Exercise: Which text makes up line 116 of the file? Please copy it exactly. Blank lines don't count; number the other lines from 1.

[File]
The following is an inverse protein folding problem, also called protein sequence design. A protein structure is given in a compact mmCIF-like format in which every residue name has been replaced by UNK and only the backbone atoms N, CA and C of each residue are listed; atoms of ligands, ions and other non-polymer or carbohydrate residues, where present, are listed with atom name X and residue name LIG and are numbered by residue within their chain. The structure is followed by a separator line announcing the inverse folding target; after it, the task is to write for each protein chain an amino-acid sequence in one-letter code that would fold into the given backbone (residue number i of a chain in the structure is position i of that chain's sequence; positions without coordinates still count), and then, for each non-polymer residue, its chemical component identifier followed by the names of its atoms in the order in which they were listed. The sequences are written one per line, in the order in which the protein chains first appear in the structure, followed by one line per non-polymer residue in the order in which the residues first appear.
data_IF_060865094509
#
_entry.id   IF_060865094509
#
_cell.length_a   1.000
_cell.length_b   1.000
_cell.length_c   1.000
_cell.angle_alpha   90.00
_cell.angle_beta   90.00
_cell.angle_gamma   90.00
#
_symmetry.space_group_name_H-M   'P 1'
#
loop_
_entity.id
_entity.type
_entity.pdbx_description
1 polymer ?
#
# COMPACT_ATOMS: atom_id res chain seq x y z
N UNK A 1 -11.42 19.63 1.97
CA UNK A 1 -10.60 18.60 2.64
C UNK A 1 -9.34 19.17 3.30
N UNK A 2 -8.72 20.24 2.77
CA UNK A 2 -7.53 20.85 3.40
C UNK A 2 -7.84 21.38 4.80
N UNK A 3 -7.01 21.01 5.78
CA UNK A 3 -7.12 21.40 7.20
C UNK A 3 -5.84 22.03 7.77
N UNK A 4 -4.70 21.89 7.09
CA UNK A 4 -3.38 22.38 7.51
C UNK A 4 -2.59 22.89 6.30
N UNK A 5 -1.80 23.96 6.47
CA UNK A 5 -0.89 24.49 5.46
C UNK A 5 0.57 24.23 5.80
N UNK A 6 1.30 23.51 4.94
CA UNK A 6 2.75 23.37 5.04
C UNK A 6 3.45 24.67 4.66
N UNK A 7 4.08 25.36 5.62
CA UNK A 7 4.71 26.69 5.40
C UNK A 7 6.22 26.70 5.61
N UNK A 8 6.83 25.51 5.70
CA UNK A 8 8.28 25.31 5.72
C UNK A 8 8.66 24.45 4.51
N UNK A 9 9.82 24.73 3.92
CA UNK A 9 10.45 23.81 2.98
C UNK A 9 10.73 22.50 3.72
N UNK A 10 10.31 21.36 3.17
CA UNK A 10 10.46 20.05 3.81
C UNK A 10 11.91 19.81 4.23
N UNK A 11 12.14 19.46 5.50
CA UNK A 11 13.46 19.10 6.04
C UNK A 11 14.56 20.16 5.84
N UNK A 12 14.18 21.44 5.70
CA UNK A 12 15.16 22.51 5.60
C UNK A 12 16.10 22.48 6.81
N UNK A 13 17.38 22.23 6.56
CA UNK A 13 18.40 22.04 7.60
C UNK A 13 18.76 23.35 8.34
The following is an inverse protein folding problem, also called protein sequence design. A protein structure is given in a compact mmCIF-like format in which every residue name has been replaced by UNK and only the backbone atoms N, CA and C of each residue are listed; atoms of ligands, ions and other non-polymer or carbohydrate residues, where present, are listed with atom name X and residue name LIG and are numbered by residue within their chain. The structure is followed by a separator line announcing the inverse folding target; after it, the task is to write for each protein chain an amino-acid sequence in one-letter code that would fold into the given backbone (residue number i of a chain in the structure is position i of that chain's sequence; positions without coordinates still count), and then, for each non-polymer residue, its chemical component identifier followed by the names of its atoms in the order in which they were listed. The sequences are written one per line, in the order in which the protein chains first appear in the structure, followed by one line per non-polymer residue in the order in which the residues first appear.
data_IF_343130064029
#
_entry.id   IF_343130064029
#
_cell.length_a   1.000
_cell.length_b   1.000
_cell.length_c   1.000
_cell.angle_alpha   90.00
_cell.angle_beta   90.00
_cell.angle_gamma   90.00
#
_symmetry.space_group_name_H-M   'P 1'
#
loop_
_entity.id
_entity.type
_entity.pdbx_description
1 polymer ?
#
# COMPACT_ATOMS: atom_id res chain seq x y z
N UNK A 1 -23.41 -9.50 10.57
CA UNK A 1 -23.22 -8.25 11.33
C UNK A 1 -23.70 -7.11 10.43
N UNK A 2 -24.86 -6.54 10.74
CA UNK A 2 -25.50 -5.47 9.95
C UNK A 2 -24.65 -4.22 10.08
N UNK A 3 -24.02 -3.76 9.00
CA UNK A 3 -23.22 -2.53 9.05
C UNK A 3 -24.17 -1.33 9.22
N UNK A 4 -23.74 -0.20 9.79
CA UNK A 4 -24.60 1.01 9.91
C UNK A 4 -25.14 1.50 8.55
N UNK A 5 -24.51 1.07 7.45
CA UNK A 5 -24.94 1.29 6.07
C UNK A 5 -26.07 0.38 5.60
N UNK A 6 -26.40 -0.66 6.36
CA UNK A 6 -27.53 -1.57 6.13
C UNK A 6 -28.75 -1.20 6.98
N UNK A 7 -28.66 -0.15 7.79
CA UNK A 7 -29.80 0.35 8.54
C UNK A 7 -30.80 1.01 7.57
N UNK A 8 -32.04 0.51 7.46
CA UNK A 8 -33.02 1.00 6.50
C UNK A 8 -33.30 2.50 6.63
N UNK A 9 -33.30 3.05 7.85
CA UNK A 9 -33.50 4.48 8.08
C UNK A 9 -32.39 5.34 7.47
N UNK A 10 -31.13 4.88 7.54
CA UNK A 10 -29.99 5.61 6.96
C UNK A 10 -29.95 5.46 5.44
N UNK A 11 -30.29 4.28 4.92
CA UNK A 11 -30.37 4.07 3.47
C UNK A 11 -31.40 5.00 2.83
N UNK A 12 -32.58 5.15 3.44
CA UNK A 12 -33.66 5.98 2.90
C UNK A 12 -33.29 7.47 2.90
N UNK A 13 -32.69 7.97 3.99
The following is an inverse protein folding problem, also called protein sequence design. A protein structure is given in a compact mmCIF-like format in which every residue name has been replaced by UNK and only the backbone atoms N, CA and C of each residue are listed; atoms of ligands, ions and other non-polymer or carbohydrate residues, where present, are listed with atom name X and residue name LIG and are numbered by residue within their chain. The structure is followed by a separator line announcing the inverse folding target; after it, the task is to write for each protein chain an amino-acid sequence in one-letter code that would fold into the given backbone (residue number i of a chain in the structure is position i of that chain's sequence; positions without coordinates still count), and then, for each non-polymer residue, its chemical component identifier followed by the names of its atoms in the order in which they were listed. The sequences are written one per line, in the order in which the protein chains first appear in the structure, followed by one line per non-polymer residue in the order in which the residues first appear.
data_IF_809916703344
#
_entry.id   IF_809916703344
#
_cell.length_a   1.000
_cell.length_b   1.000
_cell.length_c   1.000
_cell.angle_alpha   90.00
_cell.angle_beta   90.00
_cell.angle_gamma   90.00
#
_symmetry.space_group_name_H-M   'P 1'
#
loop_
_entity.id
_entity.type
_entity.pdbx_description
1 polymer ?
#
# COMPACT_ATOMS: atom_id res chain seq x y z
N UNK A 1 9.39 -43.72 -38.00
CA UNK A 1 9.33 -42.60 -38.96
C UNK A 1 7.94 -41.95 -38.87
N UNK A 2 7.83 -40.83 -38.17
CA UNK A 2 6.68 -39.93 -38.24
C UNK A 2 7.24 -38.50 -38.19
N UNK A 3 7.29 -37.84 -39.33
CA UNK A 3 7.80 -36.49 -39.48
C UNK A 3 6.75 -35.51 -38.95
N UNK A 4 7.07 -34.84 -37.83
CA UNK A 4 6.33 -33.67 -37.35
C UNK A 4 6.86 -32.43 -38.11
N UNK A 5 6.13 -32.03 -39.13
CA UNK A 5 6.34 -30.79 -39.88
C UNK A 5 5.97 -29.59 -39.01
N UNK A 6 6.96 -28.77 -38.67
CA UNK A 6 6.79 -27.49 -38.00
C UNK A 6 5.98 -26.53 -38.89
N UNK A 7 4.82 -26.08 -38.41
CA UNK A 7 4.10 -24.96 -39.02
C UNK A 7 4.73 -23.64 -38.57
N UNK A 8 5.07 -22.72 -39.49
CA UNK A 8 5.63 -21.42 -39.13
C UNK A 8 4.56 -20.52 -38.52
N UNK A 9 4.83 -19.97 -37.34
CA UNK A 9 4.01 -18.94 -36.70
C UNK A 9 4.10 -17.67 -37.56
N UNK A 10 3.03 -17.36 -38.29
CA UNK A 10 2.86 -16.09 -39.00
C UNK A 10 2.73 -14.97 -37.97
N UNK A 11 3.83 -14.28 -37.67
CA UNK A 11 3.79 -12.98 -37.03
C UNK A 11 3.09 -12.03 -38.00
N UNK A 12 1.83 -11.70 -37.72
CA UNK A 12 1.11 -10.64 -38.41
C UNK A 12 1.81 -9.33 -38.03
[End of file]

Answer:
CA UNK A 12 -33.66 5.98 2.90